Rotation of a 3-vector We'll find an expression for the rotation of a vector $\mathbf{r}=(x_1,x_2,x_3)$ around an axis with unit vector $\mathbf{n}=(n_1,n_2,n_3)$ through an angle $\theta$, as shown in Figure . The vector $\mathbf{r}$ is analysed in two components $$\mathbf{r}=\mathbf{r}_\|+\mathbf{r}_\bot \tag{01}$$ ...

2

In general it changes although the reason is not exactly because its projections changes. For example. You start with a vector (let us say the electric field of a parallel plate capacitor) on the plane $xy$. Then you rotate the coordinate system by an angle. The components of the vector on the new coordinate system is changed. But the vector did not change ...

2

The principle of relativity says that there is no experiment that can determine absolute motion. So all observers, regardless of relative motion, need to agree on the outcome of any experiment. Because to the relativity of observers' measuring devices, they may not numerically agree on the measurements. By applying the laws of relativity they will be able ...

2

A few comments before doing the calculation: In the CM frame, there is only an attractive force, while in the given frame, there is both an attractive and a repulsive force. This is no more mysterious than the fact that a vertical object in my frame can look tilted to somebody with rotated axes. Going from the CM frame to your frame mixes the electric ...

2

There isn't a "centripetal force" vector. As the car goes around the banked curve, the normal force on the car increases relative to what it would be on an un-banked straight road. The vertical component of the normal force supports the weight of the car, and the horizontal component of the normal force provides the centripetal force necessary to cause the ...

2

The observer moving with the CM will measure that the force of repulsion the electrons is given by $F=\frac{e^2}{4 \pi \epsilon_0 d^2}$ ($d$ is their separation), he can only make measurements in his reference frame (that is moving with speed $v$), and will not be able to be determine this speed.

2

Drag force opposes the motion of a body relative to the surrounding fluid. In this case the surrounding fluid moves to the right and relative to that the solids move to the left. The drag force is opposing the motion to the left, hence it is towards the right. The solids are being swept away by the fluid.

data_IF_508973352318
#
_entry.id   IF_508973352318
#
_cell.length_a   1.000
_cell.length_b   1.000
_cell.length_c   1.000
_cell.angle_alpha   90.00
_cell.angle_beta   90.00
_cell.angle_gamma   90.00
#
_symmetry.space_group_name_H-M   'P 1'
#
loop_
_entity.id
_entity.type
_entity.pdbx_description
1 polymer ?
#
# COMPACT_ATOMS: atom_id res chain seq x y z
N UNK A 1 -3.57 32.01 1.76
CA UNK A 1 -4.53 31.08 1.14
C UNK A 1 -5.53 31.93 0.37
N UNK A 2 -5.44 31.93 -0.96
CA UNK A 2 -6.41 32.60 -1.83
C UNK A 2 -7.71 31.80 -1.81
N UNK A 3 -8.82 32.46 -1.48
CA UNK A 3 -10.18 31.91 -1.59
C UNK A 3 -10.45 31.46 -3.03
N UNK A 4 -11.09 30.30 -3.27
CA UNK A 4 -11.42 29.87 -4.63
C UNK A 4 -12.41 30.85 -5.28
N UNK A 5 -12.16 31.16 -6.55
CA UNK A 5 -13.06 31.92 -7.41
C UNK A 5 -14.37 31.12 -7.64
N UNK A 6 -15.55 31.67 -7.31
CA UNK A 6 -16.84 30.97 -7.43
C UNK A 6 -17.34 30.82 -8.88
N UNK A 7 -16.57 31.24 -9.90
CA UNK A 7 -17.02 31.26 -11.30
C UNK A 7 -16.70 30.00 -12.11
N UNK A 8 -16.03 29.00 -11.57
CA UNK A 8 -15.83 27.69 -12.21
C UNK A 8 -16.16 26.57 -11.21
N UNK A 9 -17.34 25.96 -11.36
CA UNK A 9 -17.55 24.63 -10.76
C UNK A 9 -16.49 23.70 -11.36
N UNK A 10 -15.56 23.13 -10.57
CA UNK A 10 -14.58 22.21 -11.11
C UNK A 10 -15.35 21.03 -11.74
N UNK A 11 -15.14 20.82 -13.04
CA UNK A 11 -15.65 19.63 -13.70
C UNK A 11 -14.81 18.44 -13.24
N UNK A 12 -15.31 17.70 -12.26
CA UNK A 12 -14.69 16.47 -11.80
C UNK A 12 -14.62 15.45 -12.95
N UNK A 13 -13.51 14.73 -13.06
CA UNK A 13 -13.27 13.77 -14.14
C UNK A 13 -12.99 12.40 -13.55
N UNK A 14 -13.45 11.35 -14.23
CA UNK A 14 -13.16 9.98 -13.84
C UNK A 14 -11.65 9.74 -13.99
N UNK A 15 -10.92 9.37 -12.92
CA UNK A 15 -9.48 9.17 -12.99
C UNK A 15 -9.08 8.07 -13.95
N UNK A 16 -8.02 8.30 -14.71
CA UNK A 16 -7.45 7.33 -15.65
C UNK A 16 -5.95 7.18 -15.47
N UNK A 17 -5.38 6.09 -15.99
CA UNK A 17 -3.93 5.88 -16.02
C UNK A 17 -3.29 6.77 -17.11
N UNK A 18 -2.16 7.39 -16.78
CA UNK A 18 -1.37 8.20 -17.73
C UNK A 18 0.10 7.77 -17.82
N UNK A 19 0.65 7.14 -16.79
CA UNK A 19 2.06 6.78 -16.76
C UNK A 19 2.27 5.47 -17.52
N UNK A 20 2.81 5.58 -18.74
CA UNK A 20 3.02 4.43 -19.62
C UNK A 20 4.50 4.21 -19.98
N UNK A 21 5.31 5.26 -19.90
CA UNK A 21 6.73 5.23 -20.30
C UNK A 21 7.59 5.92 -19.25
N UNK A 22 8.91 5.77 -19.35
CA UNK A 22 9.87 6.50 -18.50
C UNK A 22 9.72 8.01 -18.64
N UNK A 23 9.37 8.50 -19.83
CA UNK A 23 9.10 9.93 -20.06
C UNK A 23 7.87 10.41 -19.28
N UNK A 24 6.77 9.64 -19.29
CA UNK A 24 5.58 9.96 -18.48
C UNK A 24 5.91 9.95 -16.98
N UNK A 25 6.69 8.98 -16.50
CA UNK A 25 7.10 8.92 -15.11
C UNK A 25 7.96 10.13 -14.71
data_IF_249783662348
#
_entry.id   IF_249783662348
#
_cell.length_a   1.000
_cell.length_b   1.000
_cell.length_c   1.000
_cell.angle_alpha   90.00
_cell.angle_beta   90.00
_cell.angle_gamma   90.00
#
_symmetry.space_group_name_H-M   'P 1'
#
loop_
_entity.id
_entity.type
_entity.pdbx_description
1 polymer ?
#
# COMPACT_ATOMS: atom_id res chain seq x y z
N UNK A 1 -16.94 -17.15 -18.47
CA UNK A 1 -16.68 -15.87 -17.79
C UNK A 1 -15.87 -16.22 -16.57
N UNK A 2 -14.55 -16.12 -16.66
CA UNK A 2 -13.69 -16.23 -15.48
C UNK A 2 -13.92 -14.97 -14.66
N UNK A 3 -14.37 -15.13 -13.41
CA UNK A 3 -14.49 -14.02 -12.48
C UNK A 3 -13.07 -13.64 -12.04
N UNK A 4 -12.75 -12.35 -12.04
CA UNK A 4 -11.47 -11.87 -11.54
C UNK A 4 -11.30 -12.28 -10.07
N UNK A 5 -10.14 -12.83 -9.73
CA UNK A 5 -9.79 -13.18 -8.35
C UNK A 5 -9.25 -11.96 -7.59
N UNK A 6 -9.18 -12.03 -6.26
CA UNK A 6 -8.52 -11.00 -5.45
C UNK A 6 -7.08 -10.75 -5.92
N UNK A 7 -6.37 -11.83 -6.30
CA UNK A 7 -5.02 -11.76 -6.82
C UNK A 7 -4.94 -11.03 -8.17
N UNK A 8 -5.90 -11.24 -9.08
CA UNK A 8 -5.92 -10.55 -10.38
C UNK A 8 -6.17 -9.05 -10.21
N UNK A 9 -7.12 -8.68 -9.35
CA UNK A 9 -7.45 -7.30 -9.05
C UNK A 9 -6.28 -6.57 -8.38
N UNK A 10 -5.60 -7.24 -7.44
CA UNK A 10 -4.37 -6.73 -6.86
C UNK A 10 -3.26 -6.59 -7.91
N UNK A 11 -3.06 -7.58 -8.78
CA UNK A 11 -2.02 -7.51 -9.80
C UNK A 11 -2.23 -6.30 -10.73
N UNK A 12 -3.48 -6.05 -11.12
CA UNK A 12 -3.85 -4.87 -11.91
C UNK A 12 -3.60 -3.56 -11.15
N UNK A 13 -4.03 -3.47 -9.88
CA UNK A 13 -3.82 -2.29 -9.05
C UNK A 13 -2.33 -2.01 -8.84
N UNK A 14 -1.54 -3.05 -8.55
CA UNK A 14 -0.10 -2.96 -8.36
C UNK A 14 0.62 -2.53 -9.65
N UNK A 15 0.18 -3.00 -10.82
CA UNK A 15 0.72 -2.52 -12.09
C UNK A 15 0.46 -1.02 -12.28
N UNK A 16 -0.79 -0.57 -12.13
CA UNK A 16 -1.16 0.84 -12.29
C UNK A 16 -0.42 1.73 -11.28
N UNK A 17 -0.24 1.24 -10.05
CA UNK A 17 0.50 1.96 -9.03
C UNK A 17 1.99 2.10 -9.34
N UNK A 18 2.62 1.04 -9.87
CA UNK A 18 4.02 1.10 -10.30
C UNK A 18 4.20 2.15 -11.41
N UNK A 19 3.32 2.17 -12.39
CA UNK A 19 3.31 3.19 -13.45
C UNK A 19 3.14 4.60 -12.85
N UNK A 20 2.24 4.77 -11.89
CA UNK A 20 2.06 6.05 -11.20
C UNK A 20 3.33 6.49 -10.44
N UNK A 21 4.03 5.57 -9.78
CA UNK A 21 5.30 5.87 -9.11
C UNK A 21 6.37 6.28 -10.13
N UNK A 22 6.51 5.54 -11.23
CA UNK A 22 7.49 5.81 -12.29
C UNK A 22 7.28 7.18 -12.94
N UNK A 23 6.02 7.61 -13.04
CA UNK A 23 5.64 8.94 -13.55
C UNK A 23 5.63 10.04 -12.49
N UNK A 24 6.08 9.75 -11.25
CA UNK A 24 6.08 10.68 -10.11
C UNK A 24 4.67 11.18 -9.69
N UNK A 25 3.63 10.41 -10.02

2

Interesting question. Taking a stab at it - not absolutely sure this is correct, but let the comments begin. In the frame of reference of Earth, the light travels straight out to the reflector, and straight back. You are asking about the case where an observer is in a reference frame that is moving with respect to Earth/moon, and the picture would have to ...

2

Let me explain light. Classically, light is electromagnetic radiation. There exists a field permeating all of spacetime called the electromagnetic field. Charges create curvature in this field. When charges accelerate, waves are created in this field. These waves are what we perceive as light. A little more specifically, let us examine Maxwell's equations ...

2

The first answer has all the results, but I will try to show some calculations, cause I have been writing them since there was no answer. It is known from General Theory of Relativity (GTR) that the closer you are to a massive object - the slower the time goes. On the other hand Special Theory of Relativity (STR) gives us the next statement: the faster you ...

2

Let two orthonormal systems $Oxyz$, $O'x'y'z'$ with a general motion (translational plus rotational) between each other and a point particle $\rm P$, see Figure. Symbol Conventions : 1.The vectors for position $\mathbf{R}$, velocity $\mathbf{U}$ and acceleration $\mathbf{A}$ of a particle with respect to $Oxyz$ expressed by coordinates of this same ...

2

If I'm reading the question (v1) right, you present a paradox in paragraph 2 (commonly called Bell's spaceship paradox) and then try to resolve it in the next few paragraphs. Your resolution doesn't make sense, as pointed out in the comments. The mistake is that $u_2'$ is not zero, by the relativity of simultaneity: different observers will disagree on the ...

1

For the first part of your question, you have to realize that your net velocity (the one that you plug into the expression for centripetal force) is the vector sum of the surface velocity and your velocity relative to the surface. If you were running West as fast as the earth turns East, you would "stay in place" and the sun would appear to stop moving in ...

1

Yes. This can be done (and is done typically) using systems of pulsars, especially in 'Pulsar Timing Arrays'. See for example https://en.wikibooks.org/wiki/Pulsars_and_neutron_stars/Using_pulsar_timing_to_study_(and_navigate)_the_solar_system. Pulsars (specifically millisecond pulsars, MSP) can be incredibly accurate clocks. Relative motion between the ...

1

our aging is directly proportional to metabolism of body and division,growth and death of cells of body and if gravity has some effect on the rate of above aspects astronauts will be definitely younger